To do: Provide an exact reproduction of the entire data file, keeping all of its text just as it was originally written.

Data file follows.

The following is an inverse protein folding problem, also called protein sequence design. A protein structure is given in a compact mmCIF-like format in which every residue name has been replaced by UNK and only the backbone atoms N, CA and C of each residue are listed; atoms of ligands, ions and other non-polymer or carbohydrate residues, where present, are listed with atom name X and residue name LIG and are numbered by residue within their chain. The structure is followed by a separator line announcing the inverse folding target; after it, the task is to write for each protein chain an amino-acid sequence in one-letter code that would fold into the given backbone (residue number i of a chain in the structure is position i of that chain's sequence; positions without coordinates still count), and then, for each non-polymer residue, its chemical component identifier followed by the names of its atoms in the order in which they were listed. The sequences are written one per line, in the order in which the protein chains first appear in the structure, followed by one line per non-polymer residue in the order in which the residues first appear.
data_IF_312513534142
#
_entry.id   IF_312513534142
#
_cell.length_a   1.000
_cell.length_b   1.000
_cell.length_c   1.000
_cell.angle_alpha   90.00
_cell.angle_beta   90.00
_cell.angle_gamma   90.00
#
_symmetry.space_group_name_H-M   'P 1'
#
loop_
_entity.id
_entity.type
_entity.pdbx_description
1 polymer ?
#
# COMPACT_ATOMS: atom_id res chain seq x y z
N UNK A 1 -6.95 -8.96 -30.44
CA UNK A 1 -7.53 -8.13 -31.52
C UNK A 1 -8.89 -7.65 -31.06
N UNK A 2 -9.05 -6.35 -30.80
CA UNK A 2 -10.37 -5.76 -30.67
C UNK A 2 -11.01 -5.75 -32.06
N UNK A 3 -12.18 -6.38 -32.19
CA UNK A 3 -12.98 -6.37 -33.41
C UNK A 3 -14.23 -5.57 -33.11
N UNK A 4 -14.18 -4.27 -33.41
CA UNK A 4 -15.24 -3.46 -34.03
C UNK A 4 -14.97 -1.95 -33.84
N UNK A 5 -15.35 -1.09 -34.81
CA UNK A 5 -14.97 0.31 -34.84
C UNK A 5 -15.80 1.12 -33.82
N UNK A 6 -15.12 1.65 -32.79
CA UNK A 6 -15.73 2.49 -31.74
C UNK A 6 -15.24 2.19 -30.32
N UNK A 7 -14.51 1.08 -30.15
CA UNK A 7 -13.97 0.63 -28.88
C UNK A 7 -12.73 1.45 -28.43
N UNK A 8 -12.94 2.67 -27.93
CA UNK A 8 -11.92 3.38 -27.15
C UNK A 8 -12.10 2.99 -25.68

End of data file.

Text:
The following is an inverse protein folding problem, also called protein sequence design. A protein structure is given in a compact mmCIF-like format in which every residue name has been replaced by UNK and only the backbone atoms N, CA and C of each residue are listed; atoms of ligands, ions and other non-polymer or carbohydrate residues, where present, are listed with atom name X and residue name LIG and are numbered by residue within their chain. The structure is followed by a separator line announcing the inverse folding target; after it, the task is to write for each protein chain an amino-acid sequence in one-letter code that would fold into the given backbone (residue number i of a chain in the structure is position i of that chain's sequence; positions without coordinates still count), and then, for each non-polymer residue, its chemical component identifier followed by the names of its atoms in the order in which they were listed. The sequences are written one per line, in the order in which the protein chains first appear in the structure, followed by one line per non-polymer residue in the order in which the residues first appear.
data_IF_312513534142
#
_entry.id   IF_312513534142
#
_cell.length_a   1.000
_cell.length_b   1.000
_cell.length_c   1.000
_cell.angle_alpha   90.00
_cell.angle_beta   90.00
_cell.angle_gamma   90.00
#
_symmetry.space_group_name_H-M   'P 1'
#
loop_
_entity.id
_entity.type
_entity.pdbx_description
1 polymer ?
#
# COMPACT_ATOMS: atom_id res chain seq x y z
N UNK A 1 -6.95 -8.96 -30.44
CA UNK A 1 -7.53 -8.13 -31.52
C UNK A 1 -8.89 -7.65 -31.06
N UNK A 2 -9.05 -6.35 -30.80
CA UNK A 2 -10.37 -5.76 -30.67
C UNK A 2 -11.01 -5.75 -32.06
N UNK A 3 -12.18 -6.38 -32.19
CA UNK A 3 -12.98 -6.37 -33.41
C UNK A 3 -14.23 -5.57 -33.11
N UNK A 4 -14.18 -4.27 -33.41
CA UNK A 4 -15.24 -3.46 -34.03
C UNK A 4 -14.97 -1.95 -33.84
N UNK A 5 -15.35 -1.09 -34.81
CA UNK A 5 -14.97 0.31 -34.84
C UNK A 5 -15.80 1.12 -33.82
N UNK A 6 -15.12 1.65 -32.79
CA UNK A 6 -15.73 2.49 -31.74
C UNK A 6 -15.24 2.19 -30.32
N UNK A 7 -14.51 1.08 -30.15
CA UNK A 7 -13.97 0.63 -28.88
C UNK A 7 -12.73 1.45 -28.43
N UNK A 8 -12.94 2.67 -27.93
CA UNK A 8 -11.92 3.38 -27.15
C UNK A 8 -12.10 2.99 -25.68